The joyous scenes outside the Royal Garden Hotel, Kensington, on Saturday July 30, 1966, resembled VE Day in London.
The streets were gridlocked by traffic as thousands welcomed back Sir Alf Ramsey and his “wingless wonders” for the glittering official reception. England were the new world champions.
Those fans couldn’t have cared less about Geoff Hurst’s controversial was-it-over-the-line extra-time goal. Yet this was to be a talking point for eternity in football with demands for the introduction of new technology. “Revenge” came 44 years later when Frank Lampard's shot against the Germans at South Africa 2010 bounced well over the line but was disallowed. And still no technology!
The 1966 final finished 2-2 after 90 minutes, Hurst (18) and Martin Peters (78) scoring for England, Helmut Haller (12) and Wolfgang Weber (89) getting the German goals. Extra-time. The tension made hearts beat faster; an air of expectancy permeated the grand old lady that was Wembley Stadium with its twin towers.
Gripped with fatigue, players sprawled on the grass ahead of the restart. Ramsey, in his blue track suit, told them: “You have won the World Cup once — now go out and do it again. Look at them (the weary Germans) — they’re finished.”
It was a magical psychological touch which bolstered morale and restarted the adrenalin flow.
With 11 minutes of extra-time gone, man-of-the-match, Alan Ball — with every ounce of energy drained from his body — floated a cross into the box. Hurst swivelled and shot from close range. The ball hit the underside of the bar, bounced down on or just over the line and was cleared. Roger Hunt, convinced it was in, wheeled away without attempting to tap it in.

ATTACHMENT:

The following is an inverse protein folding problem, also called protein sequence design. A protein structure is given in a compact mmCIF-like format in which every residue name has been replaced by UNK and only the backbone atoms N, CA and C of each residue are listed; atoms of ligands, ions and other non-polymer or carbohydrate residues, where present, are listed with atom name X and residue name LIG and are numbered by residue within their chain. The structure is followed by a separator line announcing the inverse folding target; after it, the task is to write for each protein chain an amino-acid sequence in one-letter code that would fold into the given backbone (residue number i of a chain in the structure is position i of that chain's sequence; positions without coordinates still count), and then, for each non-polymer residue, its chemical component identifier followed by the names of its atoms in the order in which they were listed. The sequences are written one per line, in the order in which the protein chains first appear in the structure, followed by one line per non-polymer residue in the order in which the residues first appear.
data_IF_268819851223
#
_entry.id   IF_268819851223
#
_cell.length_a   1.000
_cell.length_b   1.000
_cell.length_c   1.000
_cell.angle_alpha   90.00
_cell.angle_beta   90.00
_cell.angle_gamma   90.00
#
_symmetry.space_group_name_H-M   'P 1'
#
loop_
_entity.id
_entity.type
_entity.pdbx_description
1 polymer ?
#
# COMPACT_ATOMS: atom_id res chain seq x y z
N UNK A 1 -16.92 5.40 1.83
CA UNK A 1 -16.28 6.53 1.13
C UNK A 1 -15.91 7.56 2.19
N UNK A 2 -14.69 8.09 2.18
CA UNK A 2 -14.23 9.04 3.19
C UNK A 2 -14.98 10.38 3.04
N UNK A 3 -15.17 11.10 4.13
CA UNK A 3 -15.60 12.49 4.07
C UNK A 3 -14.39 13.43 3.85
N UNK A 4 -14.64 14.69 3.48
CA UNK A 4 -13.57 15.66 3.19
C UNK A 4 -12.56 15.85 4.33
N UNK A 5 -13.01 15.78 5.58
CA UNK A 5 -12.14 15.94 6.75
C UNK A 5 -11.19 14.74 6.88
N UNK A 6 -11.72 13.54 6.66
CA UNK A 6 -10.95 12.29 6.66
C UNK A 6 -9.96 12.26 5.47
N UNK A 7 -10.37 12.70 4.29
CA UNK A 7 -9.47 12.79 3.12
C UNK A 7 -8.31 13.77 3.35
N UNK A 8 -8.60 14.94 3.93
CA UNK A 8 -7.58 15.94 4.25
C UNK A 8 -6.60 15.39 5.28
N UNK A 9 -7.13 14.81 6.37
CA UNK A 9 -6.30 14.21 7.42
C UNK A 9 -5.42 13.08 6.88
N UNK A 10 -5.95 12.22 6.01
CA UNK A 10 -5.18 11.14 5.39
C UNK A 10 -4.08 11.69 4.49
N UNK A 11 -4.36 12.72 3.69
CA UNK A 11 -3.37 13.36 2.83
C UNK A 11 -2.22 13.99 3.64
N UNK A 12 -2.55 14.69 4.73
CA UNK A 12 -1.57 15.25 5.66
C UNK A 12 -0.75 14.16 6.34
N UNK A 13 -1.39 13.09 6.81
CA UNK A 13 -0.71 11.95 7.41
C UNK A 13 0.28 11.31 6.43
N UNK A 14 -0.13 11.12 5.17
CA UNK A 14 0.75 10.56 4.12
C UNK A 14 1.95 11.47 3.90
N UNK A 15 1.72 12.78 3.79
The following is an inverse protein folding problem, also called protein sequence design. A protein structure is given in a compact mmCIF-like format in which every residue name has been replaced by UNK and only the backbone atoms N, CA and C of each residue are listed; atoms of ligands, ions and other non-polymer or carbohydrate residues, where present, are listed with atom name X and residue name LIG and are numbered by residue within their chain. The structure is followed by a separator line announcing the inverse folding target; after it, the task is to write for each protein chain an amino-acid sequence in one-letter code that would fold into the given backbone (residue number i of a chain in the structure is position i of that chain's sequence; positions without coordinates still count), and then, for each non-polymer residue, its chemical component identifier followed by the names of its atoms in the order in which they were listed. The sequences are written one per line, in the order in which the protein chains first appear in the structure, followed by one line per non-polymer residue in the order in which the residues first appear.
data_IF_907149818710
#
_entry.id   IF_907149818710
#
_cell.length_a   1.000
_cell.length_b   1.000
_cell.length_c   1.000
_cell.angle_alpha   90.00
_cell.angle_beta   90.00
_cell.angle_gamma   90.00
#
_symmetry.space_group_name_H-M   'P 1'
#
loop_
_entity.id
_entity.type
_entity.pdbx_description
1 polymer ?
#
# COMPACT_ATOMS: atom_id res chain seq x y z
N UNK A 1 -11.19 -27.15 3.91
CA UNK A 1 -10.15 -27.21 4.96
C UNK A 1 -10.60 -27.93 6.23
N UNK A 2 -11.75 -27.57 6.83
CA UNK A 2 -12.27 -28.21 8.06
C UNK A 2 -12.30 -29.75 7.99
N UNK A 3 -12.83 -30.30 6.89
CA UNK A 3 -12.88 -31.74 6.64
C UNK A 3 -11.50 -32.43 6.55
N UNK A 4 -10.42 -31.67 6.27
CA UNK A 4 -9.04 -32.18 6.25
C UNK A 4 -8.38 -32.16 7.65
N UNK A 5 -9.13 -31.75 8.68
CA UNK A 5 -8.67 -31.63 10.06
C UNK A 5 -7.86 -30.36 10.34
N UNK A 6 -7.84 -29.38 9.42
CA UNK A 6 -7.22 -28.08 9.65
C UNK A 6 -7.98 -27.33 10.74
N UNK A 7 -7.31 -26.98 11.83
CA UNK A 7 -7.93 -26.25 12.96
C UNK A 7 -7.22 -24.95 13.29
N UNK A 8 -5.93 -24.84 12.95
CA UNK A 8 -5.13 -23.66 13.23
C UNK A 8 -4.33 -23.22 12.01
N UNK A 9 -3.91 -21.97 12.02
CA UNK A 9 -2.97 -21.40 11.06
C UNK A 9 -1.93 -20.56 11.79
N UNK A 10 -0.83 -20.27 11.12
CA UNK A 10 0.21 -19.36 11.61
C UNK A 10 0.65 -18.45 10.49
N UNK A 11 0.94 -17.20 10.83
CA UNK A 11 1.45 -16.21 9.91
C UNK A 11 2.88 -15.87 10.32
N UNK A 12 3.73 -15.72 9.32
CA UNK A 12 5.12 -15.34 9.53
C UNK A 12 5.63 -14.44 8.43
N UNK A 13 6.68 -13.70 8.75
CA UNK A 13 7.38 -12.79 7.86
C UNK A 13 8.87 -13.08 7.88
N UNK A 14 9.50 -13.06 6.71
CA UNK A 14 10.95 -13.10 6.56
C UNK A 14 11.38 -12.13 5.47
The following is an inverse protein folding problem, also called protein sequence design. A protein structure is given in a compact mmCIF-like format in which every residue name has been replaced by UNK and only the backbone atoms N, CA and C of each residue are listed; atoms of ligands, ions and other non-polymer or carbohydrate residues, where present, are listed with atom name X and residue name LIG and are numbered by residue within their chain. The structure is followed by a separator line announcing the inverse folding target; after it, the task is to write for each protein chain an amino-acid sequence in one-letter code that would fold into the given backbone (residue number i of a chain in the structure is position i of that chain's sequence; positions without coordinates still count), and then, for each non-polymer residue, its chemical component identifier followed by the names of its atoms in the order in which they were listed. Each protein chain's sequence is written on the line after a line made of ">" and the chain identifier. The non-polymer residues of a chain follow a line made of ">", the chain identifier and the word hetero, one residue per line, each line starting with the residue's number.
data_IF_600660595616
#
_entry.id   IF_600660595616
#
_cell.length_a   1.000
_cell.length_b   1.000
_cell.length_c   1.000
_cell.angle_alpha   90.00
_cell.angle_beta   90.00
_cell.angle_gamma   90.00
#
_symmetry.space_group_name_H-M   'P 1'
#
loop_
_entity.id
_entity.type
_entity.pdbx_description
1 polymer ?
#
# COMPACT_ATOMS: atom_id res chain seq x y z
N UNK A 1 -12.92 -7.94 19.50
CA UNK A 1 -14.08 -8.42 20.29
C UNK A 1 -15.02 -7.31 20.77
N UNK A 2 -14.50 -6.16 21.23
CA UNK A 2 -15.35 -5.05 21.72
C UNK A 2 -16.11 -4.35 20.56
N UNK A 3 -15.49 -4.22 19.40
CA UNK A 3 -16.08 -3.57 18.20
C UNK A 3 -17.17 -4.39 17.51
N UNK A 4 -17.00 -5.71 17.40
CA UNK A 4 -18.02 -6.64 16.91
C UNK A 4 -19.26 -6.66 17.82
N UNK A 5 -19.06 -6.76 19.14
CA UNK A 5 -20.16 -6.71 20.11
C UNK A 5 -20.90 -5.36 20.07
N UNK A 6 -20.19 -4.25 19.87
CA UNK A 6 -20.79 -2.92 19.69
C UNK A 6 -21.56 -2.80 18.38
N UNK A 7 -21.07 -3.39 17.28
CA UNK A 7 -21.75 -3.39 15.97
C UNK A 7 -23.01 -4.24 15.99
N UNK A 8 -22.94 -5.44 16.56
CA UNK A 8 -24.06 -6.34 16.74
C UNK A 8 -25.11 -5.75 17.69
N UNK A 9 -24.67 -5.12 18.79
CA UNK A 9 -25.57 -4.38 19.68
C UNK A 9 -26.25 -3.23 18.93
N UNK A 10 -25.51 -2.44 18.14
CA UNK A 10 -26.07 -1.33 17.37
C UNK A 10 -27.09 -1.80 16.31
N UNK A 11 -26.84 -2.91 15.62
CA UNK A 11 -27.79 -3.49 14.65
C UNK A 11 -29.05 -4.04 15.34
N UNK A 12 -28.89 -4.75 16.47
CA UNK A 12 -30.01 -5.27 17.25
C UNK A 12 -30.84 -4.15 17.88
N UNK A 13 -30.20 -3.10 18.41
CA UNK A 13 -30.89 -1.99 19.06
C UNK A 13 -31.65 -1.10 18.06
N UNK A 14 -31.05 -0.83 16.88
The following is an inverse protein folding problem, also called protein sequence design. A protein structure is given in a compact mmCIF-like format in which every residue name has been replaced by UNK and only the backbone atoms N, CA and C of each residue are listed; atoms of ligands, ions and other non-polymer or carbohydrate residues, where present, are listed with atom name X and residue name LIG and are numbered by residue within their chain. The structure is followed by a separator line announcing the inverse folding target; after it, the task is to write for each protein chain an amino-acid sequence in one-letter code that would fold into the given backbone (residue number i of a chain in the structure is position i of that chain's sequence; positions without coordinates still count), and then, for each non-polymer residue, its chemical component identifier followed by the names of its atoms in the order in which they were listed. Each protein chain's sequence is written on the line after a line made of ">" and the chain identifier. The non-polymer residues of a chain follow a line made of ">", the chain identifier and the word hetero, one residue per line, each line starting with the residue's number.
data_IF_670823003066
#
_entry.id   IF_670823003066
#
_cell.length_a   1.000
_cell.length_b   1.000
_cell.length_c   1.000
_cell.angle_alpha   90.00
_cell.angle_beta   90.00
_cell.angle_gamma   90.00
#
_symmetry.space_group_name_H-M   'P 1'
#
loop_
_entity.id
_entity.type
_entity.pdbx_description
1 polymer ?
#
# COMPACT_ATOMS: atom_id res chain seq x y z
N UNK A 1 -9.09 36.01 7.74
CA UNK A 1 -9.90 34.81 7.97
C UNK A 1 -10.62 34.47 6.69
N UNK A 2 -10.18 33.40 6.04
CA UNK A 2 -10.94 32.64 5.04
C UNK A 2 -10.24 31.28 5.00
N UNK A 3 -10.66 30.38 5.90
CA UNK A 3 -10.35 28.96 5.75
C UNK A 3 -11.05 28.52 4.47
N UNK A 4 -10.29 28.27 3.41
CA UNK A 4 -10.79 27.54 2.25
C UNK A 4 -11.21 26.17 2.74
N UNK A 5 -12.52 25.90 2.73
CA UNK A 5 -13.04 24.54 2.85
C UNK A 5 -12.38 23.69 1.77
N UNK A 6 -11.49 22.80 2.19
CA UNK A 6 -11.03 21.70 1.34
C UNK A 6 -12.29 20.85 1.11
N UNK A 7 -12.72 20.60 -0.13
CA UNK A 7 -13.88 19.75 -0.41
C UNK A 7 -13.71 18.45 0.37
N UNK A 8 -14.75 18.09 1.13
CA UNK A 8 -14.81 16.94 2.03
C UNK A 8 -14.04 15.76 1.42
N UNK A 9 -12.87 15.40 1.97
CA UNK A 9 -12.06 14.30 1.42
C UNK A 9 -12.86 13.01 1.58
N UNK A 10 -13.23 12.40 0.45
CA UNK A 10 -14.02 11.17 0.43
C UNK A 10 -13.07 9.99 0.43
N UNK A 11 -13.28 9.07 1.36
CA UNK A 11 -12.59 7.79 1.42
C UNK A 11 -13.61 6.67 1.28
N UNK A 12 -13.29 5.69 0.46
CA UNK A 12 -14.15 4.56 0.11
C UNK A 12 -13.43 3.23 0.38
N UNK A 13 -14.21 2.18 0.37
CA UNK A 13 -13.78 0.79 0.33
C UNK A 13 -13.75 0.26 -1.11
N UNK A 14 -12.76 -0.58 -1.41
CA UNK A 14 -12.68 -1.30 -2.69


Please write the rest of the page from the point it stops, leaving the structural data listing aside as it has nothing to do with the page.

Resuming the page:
Swiss referee Gottried Dienst, surrounded by Germans, consulted his assistant Tofik Bakhramov from Azerbaijan and awarded the goal.
A study later carried out by the Department of Engineering at Oxford University concluded the whole of the ball did not cross the line; it was six centimetres away from being a goal. It is a dispute which will be never-ending.
A minute before the end and with the score at 3-2 some spectators encroached on to the pitch as Hurst hammered home the fourth goal to complete his hat-trick, the first in a World Cup final.
And it prompted BBC commentator Kenneth Wolstenholme, a much-decorated war-time RAF Pathfinder pilot, to produce one of the most famous sayings in sport; “And here comes Hurst. He’s got . . . some people are on the pitch, they think it’s all over. It is now! It’s four!”